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Guestwords: Origin of Hatred

Wed, 12/13/2023 - 18:54

I’m going to be specific here. Hatred of the Jew. I’m writing from my WASP background and culture. White Anglo-Saxon Protestant. I could show you my lineage in America from 17th-century New Amsterdam, Connecticut, and Virginia. But I won’t bore you with that.

I begin with an anecdote. I was a member of the Ashawagh Hall Writers Workshop. I wrote fiction and nonfiction. Of the latter, a memoir. One evening in class I read from the memoir, and when I finished, Vivian Moss, a member of the class, said, “WASP heaven.”

I graduated from high school in 1952. Webster Groves, Missouri, a suburb of St. Louis. There were no Jews in my high school because there were no Jews in town. There were no Blacks in my high school because they had a separate school system in town. Desegregation came from Brown v. Topeka Board of Education in 1954.

My WASP culture did include Catholics. You knew who the Catholics were on Ash Wednesday because they had a smudge of ash on their foreheads. Otherwise, they were just as white and suburban as the rest of us.

I didn’t know there were no Jews in town because no one spoke of it. I didn’t know there were separate Black schools because the Black part of town was on the other side of a hill, out of sight. No reason to go there.

To live such a protected life is not to know a lot. It’s a segregation of the mind bounded by proscribed language. I had adolescent crushes on boys but had no language for that, either. I didn’t know the word “gay.”

Because I came of age in that protected WASP bubble, I never heard disparaging remarks in my home about minority people. No disparaging words about Jews, nothing about Blacks. One notable exception. My dad worked for a shoe company that my mother told me was gentile. I did understand that word, and I asked my mother why the company was gentile. Because, she said, “if you let Jews in, they take over.”

There you have it. Said once in my family, not to speak further about it. As for Blacks, I learned from a high school friend of mine that the Black maid who came out from St. Louis to clean their house was worried because her neighborhood was going to be razed to build one of the new “high rises” to put Blacks into. Hearing of the maid’s lament, I at least realized something was wrong.

I grew slowly out of all of that. Very slowly. I went to DePauw University, which had a nominal affiliation with the Methodist Church. To my knowledge, I met one Jew, a man in our men’s dorm. He stayed at the university one semester. There were six or seven Black male students. They lived in the dorm because none of the Greek letter fraternities would admit Blacks (or Jews). In my dawning awareness of things as they more truly are, I joined an independent fraternity precisely because it was more democratic and admitted the Black students.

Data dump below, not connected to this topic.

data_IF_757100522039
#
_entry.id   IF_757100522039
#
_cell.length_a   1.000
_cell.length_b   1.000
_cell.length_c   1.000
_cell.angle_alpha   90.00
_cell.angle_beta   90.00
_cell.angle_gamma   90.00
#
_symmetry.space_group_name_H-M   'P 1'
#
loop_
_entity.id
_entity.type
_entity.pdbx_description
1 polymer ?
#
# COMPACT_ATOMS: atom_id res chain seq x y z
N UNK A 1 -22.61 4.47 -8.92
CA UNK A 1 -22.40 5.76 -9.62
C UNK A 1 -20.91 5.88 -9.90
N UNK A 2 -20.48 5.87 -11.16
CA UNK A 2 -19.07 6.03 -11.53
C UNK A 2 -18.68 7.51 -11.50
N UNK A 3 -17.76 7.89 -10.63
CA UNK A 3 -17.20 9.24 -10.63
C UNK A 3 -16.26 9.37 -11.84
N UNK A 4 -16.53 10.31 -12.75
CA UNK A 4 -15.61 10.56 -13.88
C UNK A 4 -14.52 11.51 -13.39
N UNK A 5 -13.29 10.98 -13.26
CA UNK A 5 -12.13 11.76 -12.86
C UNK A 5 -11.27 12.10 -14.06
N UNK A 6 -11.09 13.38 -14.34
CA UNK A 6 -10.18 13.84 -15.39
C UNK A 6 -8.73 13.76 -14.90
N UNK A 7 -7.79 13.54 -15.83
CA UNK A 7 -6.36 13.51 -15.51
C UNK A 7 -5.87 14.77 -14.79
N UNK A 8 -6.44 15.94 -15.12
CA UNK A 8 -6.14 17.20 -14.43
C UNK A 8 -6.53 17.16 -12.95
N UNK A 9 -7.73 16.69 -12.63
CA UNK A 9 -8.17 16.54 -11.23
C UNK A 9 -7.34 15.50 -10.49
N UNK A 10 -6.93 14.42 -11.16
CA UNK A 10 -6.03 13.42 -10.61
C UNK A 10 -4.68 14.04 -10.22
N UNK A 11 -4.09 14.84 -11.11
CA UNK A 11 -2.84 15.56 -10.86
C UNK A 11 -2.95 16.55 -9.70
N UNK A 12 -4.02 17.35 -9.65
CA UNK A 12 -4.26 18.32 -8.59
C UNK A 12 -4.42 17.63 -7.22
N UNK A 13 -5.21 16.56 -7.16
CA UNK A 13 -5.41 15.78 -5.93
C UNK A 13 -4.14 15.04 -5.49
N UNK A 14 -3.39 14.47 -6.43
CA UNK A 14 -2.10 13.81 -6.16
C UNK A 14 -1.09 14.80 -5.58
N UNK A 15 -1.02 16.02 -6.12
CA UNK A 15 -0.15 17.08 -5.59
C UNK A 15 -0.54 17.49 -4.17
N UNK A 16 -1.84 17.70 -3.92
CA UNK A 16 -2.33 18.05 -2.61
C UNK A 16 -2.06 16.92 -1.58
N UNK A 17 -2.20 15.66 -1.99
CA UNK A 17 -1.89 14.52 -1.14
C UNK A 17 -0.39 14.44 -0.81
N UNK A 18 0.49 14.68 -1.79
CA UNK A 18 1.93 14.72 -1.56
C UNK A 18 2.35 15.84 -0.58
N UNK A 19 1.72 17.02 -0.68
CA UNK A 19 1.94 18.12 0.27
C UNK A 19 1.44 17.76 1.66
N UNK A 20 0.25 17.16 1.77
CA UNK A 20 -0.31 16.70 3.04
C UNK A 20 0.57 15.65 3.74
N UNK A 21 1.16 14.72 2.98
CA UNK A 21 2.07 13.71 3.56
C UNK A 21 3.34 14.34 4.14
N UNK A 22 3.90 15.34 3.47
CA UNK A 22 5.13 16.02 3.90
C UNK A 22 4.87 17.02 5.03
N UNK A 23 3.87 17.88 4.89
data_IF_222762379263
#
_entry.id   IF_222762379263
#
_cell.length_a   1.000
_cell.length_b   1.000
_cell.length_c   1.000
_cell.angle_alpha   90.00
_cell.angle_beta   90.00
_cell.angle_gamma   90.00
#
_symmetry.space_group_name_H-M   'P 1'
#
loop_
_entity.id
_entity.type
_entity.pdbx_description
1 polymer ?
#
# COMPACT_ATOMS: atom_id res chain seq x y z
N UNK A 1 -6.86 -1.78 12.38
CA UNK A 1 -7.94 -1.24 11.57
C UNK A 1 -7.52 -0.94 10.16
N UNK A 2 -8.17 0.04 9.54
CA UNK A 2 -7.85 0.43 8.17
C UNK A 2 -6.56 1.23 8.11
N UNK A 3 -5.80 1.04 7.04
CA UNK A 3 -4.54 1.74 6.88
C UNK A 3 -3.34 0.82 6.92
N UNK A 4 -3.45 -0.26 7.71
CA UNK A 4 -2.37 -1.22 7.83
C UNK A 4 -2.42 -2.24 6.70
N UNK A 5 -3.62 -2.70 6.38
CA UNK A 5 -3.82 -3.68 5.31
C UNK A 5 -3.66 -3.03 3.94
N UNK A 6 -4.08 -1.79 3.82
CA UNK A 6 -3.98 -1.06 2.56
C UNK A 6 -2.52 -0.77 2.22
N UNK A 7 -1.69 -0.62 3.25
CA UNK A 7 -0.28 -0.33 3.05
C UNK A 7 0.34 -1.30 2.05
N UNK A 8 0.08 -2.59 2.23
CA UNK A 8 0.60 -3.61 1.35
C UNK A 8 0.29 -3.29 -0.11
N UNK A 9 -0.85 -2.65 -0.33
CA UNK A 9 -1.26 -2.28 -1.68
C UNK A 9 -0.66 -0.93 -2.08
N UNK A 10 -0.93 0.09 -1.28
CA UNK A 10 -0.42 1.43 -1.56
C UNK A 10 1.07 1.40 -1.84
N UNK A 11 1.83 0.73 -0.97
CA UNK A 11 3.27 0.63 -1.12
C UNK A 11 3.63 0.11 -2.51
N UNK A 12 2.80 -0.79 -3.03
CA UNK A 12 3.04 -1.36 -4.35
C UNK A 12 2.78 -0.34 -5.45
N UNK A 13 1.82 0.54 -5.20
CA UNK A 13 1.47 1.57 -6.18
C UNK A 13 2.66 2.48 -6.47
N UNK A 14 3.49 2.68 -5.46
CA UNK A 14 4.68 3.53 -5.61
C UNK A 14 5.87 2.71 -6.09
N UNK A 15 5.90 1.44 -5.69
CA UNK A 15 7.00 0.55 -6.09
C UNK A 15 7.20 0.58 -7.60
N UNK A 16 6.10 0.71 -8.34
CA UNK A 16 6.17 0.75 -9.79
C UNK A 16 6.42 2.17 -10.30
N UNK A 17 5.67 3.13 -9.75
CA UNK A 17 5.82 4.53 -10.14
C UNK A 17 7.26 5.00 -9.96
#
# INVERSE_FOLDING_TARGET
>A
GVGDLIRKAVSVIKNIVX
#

Why am I giving you my personal history? It might seem self-indulgent. I do so to state a premise, that hate grows in an insulated culture. In my case, WASP heaven. It’s in the air. A person breathes it in. The “other” is outside, subject to suspicion, with blatant racist or antisemitic comment in everyday speech. Or, more genteel, expressed as “I’m not prejudiced, I don’t hate anyone.” Social liberals are especially prone to that. For many, there seems to be a blind spot when it comes to Jews.

It is because WASP culture has now long been in retreat that we see virulent reactions in hate groups: “Jews will not replace us.”

I’m not advocating a particular social or political platform. I’m saying we have a root problem written into the psyche of language. And unless a person is, first, conscious of that, and, second, works assiduously to free himself of it, the hate is there lurking, to leap out at any provocation. In the language of Genesis, sin is at the door ready to take you when you do not choose the good.

Of all the prejudices and hatreds, I think hatred of Jews is the most deep-seated. It is so deep and long in history it is a primary hate. There are many expressions of hate, people singled out. I’m writing of this one, antecedent to the many.

Let those of us from a WASP culture consider the air we breathe. See hatred for what it is, and that we carry it residually all our lives. Work it out in humane and just ways of living such that each culture can prosper in the richness of its tradition, thereby contributing to the whole as a sacred trust.

The Rev. Robert Stuart is pastor emeritus of the Amagansett Presbyterian Church. He lives in Springs.

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